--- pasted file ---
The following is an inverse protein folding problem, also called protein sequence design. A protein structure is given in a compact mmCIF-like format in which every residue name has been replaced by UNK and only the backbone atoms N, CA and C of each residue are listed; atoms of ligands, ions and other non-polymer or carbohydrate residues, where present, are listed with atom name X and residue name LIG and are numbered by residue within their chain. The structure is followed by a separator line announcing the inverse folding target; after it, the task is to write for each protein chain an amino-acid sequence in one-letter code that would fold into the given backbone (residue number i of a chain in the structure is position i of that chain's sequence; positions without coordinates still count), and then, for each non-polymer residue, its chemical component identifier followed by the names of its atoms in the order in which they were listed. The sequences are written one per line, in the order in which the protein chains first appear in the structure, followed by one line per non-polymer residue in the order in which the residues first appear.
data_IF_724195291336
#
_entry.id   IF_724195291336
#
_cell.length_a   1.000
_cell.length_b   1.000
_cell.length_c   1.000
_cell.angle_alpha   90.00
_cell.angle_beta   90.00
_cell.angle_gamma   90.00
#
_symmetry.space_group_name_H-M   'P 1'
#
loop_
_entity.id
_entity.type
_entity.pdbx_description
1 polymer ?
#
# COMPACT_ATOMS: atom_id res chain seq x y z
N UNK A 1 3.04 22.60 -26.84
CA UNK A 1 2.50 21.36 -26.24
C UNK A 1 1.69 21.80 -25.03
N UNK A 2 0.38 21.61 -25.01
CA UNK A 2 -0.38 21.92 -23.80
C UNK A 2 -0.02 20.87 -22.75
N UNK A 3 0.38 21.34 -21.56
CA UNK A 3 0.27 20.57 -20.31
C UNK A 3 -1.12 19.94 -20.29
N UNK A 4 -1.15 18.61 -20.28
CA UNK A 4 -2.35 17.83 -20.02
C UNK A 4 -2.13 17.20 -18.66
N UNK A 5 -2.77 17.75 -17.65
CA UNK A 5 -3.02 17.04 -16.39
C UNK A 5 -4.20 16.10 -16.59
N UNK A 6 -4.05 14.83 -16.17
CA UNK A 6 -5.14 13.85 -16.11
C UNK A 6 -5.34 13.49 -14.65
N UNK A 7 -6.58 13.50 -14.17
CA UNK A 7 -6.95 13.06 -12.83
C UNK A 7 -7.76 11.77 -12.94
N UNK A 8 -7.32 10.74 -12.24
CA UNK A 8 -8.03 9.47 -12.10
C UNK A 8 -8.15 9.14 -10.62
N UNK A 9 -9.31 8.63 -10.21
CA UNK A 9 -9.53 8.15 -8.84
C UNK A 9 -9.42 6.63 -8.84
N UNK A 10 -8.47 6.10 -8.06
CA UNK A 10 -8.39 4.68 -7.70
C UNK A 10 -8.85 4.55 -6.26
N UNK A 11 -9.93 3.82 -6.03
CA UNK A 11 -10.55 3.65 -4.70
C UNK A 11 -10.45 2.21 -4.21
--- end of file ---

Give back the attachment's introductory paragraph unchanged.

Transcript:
The following is an inverse protein folding problem, also called protein sequence design. A protein structure is given in a compact mmCIF-like format in which every residue name has been replaced by UNK and only the backbone atoms N, CA and C of each residue are listed; atoms of ligands, ions and other non-polymer or carbohydrate residues, where present, are listed with atom name X and residue name LIG and are numbered by residue within their chain. The structure is followed by a separator line announcing the inverse folding target; after it, the task is to write for each protein chain an amino-acid sequence in one-letter code that would fold into the given backbone (residue number i of a chain in the structure is position i of that chain's sequence; positions without coordinates still count), and then, for each non-polymer residue, its chemical component identifier followed by the names of its atoms in the order in which they were listed. The sequences are written one per line, in the order in which the protein chains first appear in the structure, followed by one line per non-polymer residue in the order in which the residues first appear.